The Germans were going to demolish the clever Tegel airport and build a brand new spanking Shonefeld, but this Westfield like adventure went tits up somehow, so use Tegel while you can.

Monday, 7 July 2014

The Quiet Coach

One of the things most irritating about the British is our seeming inability to shut up. I'm pleased you can't drink on the bus, but I'd like you not to eat either, and I would be made very pleased indeed if I didn't have to listen to your petty little arguments without control of either volume or content.
So I like the idea of the Quiet Coach on the train. You would think the people who book a quiet coach do so with the idea of claiming back that remotest piece of peace and quiet (I realise this might be a relative concept for families, but still...) however this is not so. It is a disease.
Families playing 'Snap', business junkies, policemen jabbering promotion, vicars, we've had 'em all.
The next time I hear somebody organising their pathetic holiday accommodation in the Lizard, including all room details, or friends they might sponge off, or playing Spot the Dog with particularly unsavoury looking child between Peterborough and Kings Cross I shall be once more reduced;
"No Spot is not in the fucking wardrobe, he's not eating a fucking banana either, he HAPPENS TO BE SITTING IN COACH B, SEAT 28 and I wish he would FUCK OFF!!
Of course such as view is seen as a horrid intrusion, it is seen as rude to desire people keep themselves to themselves, and especially not to enjoy their little bundle of joy and his inalienable rights. It is now rude to ask somebody to shut up, even in the quite coach.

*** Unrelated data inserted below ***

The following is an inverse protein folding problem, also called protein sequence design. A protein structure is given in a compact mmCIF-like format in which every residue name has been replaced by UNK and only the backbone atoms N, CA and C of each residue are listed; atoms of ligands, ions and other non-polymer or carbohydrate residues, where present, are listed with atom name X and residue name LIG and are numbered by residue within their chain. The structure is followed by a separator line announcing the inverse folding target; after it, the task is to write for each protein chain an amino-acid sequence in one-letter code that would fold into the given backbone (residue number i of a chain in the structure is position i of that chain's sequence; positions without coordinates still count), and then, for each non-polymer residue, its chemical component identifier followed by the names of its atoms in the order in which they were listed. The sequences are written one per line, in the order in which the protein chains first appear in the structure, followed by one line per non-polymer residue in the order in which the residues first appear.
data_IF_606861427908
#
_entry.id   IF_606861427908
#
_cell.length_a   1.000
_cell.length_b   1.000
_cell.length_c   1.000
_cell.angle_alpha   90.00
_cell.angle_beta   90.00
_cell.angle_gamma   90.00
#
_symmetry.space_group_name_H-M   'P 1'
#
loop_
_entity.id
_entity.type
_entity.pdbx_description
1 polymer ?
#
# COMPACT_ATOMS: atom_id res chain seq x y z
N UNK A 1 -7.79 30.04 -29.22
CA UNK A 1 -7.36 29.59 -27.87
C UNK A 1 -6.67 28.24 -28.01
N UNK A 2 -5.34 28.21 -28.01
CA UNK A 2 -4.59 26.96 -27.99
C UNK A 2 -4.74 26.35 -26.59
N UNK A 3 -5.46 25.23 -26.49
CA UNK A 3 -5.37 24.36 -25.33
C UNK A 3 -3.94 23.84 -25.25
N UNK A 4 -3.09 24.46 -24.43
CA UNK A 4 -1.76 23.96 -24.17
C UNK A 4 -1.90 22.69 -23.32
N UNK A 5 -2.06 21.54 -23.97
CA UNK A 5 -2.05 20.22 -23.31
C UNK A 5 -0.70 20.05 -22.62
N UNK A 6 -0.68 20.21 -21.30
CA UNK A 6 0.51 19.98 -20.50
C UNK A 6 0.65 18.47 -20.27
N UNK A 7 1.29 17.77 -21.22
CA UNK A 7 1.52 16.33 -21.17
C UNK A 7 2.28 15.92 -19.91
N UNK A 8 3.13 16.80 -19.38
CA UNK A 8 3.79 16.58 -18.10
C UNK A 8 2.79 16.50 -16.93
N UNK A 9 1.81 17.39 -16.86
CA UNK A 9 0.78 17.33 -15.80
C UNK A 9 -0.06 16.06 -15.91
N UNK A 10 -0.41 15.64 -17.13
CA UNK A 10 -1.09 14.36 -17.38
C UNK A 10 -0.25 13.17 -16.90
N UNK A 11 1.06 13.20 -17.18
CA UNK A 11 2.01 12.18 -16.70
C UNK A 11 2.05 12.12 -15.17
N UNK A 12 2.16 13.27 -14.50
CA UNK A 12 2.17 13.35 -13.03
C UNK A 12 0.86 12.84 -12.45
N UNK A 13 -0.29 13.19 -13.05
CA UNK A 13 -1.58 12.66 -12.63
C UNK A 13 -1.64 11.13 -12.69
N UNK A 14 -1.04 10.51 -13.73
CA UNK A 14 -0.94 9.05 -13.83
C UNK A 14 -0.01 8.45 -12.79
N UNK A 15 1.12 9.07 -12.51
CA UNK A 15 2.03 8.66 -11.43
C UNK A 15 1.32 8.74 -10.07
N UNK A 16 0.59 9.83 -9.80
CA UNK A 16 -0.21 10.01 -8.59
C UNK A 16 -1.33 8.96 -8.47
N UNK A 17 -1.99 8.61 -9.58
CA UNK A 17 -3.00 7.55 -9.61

Thursday, 3 July 2014

DADA without trying

'There's no history!' she said. I replied rather lamely that these days architectural precedent was not a priority in the design studio. It felt peculiar, for I was thinking I'd heard this rather innocent (but correct) observation before, thirty years ago and in a very different critical context: 'There is no evidence on these pieces of paper that architecture will or has ever existed!' I hear those words clear as a bell. It was Mark Wells barking at a second year c1980. I was in the room, I was next up, with a fire station with a pitched roof because I liked roof tiles (idiot).
This time, the comment was directed at ALL the work.
So I sat in the middle of a room full of final year (that is the end of the end, end of five years minimum stretch) thirty years later and I said to myself, well, we've finally managed it; there is absolutely no architecture here at all. There were launch pads for Venus and power stations running on lighting forks, but there was no architecture. Indeed there were beautifully done launch pads to Venus and power stations where lightening struck twice at least (I do nobody disservice) but no architecture, not really. If you were being cynical and old fashioned, you might be moved to say that instead of architecture we now have lots of stories with illustrations attached, and further, note that this has happened EVERYWHERE, top down to bottom up. That's why I'm sounding old fashioned.
So what's happened?
My director quaked when I mentioned this, but I said not to worry, it's nobodies fault but mine (other than the twin stooges of theory and capital) it's the zeitgeist (no worries). After this nervous breakdown there will come the new Bauhaus (perhaps we shall start with a house of two rooms, and work up to a house of four).
If I had tried my hardest to destroy the subject I couldn't have managed this, it's comic, it's hilarious, it's UNDADA. We should cheer maybe, whoop it up.